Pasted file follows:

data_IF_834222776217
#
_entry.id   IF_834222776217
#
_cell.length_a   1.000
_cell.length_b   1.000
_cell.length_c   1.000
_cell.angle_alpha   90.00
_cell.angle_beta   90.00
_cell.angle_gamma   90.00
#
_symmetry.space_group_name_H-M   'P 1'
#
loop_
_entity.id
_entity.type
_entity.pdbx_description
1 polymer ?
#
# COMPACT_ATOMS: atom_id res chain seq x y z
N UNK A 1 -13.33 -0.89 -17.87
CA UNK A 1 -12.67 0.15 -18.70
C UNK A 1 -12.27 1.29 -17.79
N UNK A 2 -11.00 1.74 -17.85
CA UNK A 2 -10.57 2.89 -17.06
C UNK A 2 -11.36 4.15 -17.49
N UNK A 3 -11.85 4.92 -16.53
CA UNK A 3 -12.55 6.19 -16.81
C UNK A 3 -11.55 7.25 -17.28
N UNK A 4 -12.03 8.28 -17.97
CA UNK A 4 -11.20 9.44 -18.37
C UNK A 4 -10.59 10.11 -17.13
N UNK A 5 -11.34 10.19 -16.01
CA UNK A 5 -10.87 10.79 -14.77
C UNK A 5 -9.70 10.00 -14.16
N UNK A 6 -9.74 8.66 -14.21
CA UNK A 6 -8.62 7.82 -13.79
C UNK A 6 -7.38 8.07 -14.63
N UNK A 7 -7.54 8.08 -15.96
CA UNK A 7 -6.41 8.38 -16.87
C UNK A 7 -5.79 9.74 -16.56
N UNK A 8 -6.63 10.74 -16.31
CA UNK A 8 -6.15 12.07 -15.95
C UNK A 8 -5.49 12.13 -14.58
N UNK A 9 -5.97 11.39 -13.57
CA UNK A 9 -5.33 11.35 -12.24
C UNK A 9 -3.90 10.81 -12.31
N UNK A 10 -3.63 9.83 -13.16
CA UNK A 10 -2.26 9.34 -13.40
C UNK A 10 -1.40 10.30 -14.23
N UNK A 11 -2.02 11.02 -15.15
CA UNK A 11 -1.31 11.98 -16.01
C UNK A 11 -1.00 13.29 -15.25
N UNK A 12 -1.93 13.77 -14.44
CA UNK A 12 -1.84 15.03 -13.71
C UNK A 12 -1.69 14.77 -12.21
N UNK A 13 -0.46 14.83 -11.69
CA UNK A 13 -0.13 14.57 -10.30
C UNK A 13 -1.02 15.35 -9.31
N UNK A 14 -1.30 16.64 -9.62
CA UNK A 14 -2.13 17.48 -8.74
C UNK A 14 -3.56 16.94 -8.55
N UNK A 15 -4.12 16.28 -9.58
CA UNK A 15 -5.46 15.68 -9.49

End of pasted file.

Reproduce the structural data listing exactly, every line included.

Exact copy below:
data_IF_834222776217
#
_entry.id   IF_834222776217
#
_cell.length_a   1.000
_cell.length_b   1.000
_cell.length_c   1.000
_cell.angle_alpha   90.00
_cell.angle_beta   90.00
_cell.angle_gamma   90.00
#
_symmetry.space_group_name_H-M   'P 1'
#
loop_
_entity.id
_entity.type
_entity.pdbx_description
1 polymer ?
#
# COMPACT_ATOMS: atom_id res chain seq x y z
N UNK A 1 -13.33 -0.89 -17.87
CA UNK A 1 -12.67 0.15 -18.70
C UNK A 1 -12.27 1.29 -17.79
N UNK A 2 -11.00 1.74 -17.85
CA UNK A 2 -10.57 2.89 -17.06
C UNK A 2 -11.36 4.15 -17.49
N UNK A 3 -11.85 4.92 -16.53
CA UNK A 3 -12.55 6.19 -16.81
C UNK A 3 -11.55 7.25 -17.28
N UNK A 4 -12.03 8.28 -17.97
CA UNK A 4 -11.20 9.44 -18.37
C UNK A 4 -10.59 10.11 -17.13
N UNK A 5 -11.34 10.19 -16.01
CA UNK A 5 -10.87 10.79 -14.77
C UNK A 5 -9.70 10.00 -14.16
N UNK A 6 -9.74 8.66 -14.21
CA UNK A 6 -8.62 7.82 -13.79
C UNK A 6 -7.38 8.07 -14.63
N UNK A 7 -7.54 8.08 -15.96
CA UNK A 7 -6.41 8.38 -16.87
C UNK A 7 -5.79 9.74 -16.56
N UNK A 8 -6.63 10.74 -16.31
CA UNK A 8 -6.15 12.07 -15.95
C UNK A 8 -5.49 12.13 -14.58
N UNK A 9 -5.97 11.39 -13.57
CA UNK A 9 -5.33 11.35 -12.24
C UNK A 9 -3.90 10.81 -12.31
N UNK A 10 -3.63 9.83 -13.16
CA UNK A 10 -2.26 9.34 -13.40
C UNK A 10 -1.40 10.30 -14.23
N UNK A 11 -2.02 11.02 -15.15
CA UNK A 11 -1.31 11.98 -16.01
C UNK A 11 -1.00 13.29 -15.25
N UNK A 12 -1.93 13.77 -14.44
CA UNK A 12 -1.84 15.03 -13.71
C UNK A 12 -1.69 14.77 -12.21
N UNK A 13 -0.46 14.83 -11.69
CA UNK A 13 -0.13 14.57 -10.30
C UNK A 13 -1.02 15.35 -9.31
N UNK A 14 -1.30 16.64 -9.62
CA UNK A 14 -2.13 17.48 -8.74
C UNK A 14 -3.56 16.94 -8.55
N UNK A 15 -4.12 16.28 -9.58
CA UNK A 15 -5.46 15.68 -9.49